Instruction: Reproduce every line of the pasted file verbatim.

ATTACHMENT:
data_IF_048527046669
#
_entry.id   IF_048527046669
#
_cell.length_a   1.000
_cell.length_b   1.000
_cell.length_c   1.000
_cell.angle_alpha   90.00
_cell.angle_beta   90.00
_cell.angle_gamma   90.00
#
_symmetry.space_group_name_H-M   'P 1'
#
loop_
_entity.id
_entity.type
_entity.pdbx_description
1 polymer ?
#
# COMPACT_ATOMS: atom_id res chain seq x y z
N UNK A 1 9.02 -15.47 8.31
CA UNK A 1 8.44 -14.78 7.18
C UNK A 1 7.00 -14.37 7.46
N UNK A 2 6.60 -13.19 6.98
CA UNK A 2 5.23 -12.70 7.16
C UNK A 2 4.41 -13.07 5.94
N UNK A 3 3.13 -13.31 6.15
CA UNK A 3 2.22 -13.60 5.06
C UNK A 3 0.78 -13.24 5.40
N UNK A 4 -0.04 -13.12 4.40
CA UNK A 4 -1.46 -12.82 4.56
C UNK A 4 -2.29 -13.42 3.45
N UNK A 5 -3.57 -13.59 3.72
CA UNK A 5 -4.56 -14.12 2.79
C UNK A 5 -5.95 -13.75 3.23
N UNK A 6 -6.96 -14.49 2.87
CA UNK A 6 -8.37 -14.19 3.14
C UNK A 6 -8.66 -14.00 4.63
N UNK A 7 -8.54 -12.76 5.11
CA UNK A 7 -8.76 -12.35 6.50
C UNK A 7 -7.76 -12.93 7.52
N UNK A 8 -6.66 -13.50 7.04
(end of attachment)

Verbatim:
data_IF_048527046669
#
_entry.id   IF_048527046669
#
_cell.length_a   1.000
_cell.length_b   1.000
_cell.length_c   1.000
_cell.angle_alpha   90.00
_cell.angle_beta   90.00
_cell.angle_gamma   90.00
#
_symmetry.space_group_name_H-M   'P 1'
#
loop_
_entity.id
_entity.type
_entity.pdbx_description
1 polymer ?
#
# COMPACT_ATOMS: atom_id res chain seq x y z
N UNK A 1 9.02 -15.47 8.31
CA UNK A 1 8.44 -14.78 7.18
C UNK A 1 7.00 -14.37 7.46
N UNK A 2 6.60 -13.19 6.98
CA UNK A 2 5.23 -12.70 7.16
C UNK A 2 4.41 -13.07 5.94
N UNK A 3 3.13 -13.31 6.15
CA UNK A 3 2.22 -13.60 5.06
C UNK A 3 0.78 -13.24 5.40
N UNK A 4 -0.04 -13.12 4.40
CA UNK A 4 -1.46 -12.82 4.56
C UNK A 4 -2.29 -13.42 3.45
N UNK A 5 -3.57 -13.59 3.72
CA UNK A 5 -4.56 -14.12 2.79
C UNK A 5 -5.95 -13.75 3.23
N UNK A 6 -6.96 -14.49 2.87
CA UNK A 6 -8.37 -14.19 3.14
C UNK A 6 -8.66 -14.00 4.63
N UNK A 7 -8.54 -12.76 5.11
CA UNK A 7 -8.76 -12.35 6.50
C UNK A 7 -7.76 -12.93 7.52
N UNK A 8 -6.66 -13.50 7.04